Special offer

Is Real Estate Brain Surgery?

Industry Observer

Most of us have heard, and many of us have made statements to the effect of, "Real estate is not brain surgery (or rocket science)."  There is at least one real estate professional who would likely dispute that, as President-elect Trump has tagged retired brain surgeon Ben Carson to run HUD. 

No, real estate is not brain surgery, and brain surgery is not real estate.  Does being a real estate professional require the skill level, training, or mental ability similar to that of a brain surgeon?  My answer is that it depends.  NAR's favorite REALTOR, Phil Dunphey certainly comes up a little short.  Some of the people in the business come up a little short in product knowledge and common sense.  Some of them have even achieved a reasonable level of success in the business.

Real estate is not unlike other professions that also have their fair share of intellectual underachievers.  The legal field has its share of losers, including some who have managed to earn a good living anyway.  Same is true with accountants, politicians, even doctors.  If we were to judge the merits of a profession by its poorest performers, none would look very good.  If judgment is to be made, it should be on a standard of performance, and most professions seem to come out at least OK.

Most professions require some combination of academic achievement and demonstrated expertise via testing and licensing.  Real estate is not an exception to these requirements, but the initial bar is set fairly low.  That low bar may be what contributes to what I see as a division among licensees.  Some recognize that the bar is low and strive to improve on their competence, and the more they learn, the more they realize that they must continue to learn.

Then there are the folks who think that, because they managed an 85% on the exam that they know everything about everything.  They often scoff at voluntary continuing education, labeling things like ABR, GRI, and CRS as meaningless letters that won't make you any money.  They fail to recognize that, even if the letters don't make money, the journey may make them smart enough to understand how much they still have to learn. 

Although many designations do not belong to the folks who earned them (NAR rents the title to you for an annual fee), the knowledge derived from meeting the educational requirements is theirs forever.  Have you ever heard anyone who retires from real estate say that they regret learning so much?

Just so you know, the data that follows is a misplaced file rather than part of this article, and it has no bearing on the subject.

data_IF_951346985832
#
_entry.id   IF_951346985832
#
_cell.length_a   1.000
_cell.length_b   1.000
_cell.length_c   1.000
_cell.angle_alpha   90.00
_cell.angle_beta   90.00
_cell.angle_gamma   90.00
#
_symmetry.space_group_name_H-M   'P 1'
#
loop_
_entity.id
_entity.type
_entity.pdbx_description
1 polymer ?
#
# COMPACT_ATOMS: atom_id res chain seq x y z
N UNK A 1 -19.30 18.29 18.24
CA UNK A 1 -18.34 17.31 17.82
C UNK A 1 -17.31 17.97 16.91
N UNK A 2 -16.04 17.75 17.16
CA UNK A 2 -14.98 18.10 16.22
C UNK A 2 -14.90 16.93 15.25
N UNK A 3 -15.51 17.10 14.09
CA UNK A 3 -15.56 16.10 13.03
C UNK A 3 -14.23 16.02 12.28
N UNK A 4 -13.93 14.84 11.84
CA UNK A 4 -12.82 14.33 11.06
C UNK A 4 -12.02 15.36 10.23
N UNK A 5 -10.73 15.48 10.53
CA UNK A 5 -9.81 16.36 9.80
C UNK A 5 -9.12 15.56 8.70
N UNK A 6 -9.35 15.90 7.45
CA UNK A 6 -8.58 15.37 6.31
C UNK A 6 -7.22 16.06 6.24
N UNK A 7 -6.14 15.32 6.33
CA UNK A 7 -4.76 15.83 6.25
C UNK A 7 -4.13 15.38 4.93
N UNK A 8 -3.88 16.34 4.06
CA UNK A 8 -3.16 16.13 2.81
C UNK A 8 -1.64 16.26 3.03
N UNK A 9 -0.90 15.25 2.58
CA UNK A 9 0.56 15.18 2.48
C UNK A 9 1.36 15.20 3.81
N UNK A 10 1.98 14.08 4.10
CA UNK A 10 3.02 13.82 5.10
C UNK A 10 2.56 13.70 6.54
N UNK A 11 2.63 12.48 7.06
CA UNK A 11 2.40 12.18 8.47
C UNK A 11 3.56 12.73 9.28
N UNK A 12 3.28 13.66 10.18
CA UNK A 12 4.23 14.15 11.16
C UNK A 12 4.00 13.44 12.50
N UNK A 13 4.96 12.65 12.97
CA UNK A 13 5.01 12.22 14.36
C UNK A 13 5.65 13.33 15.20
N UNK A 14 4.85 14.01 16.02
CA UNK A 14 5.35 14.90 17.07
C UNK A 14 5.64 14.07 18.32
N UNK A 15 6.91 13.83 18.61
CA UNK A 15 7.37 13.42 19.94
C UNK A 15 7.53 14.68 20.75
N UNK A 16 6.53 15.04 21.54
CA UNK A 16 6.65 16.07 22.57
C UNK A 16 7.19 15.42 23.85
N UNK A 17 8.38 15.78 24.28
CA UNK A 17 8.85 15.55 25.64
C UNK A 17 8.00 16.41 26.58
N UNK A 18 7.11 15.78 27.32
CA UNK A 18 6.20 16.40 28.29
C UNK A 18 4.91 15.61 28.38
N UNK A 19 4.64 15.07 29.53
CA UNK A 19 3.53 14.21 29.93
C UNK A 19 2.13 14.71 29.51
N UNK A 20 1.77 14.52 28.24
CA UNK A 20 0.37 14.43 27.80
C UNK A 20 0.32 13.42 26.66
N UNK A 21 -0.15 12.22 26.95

Posted by

 Mike Carlier  Lakeville, MN




Kristin Johnston - REALTOR®
RE/MAX Platinum - Waukesha, WI
Giving Back With Each Home Sold!

I like the last line of your post too especially...great stuff!

Dec 28, 2016 07:17 AM
Mike Carlier

One of the nicest people I have met in the business once made the comment that she felt continuing education requirements were a waste of time.  She said there was nothing to learn, and she meant it.  Sadly, many people choose a real estate salesperson with little criteria other than personality. It sort of works.  When something goes bad in a transaction, being really pleasant to the agent on the other side and asking for help will often get them to handle the issue.  The client will never know.

Dec 29, 2016 06:14 AM
Chris Ann Cleland
Long and Foster Real Estate - Gainesville, VA
Associate Broker, Bristow, VA

I'm always proud to prove the low expectations people have of real estate agents wrong.  You can never know too much to be in this industry.

Dec 28, 2016 01:55 PM
Mike Carlier

I would rather justify their high expectations, but that would take an image change, but I don't think that that's part of the association's agenda.  Interesting episode on Modern Family (rerun) last night.  Phil the REALTOR was having trouble selling a house that was the scene of a murder.  His daughter started a social media marketing company, and she got scores of potential buyers to the open house.  She told her father that her company would expect a percentage of the commission, and he did not refuse the request.  With a spokesman like Phil, there will never be an expectation of excellence.

Dec 29, 2016 06:21 AM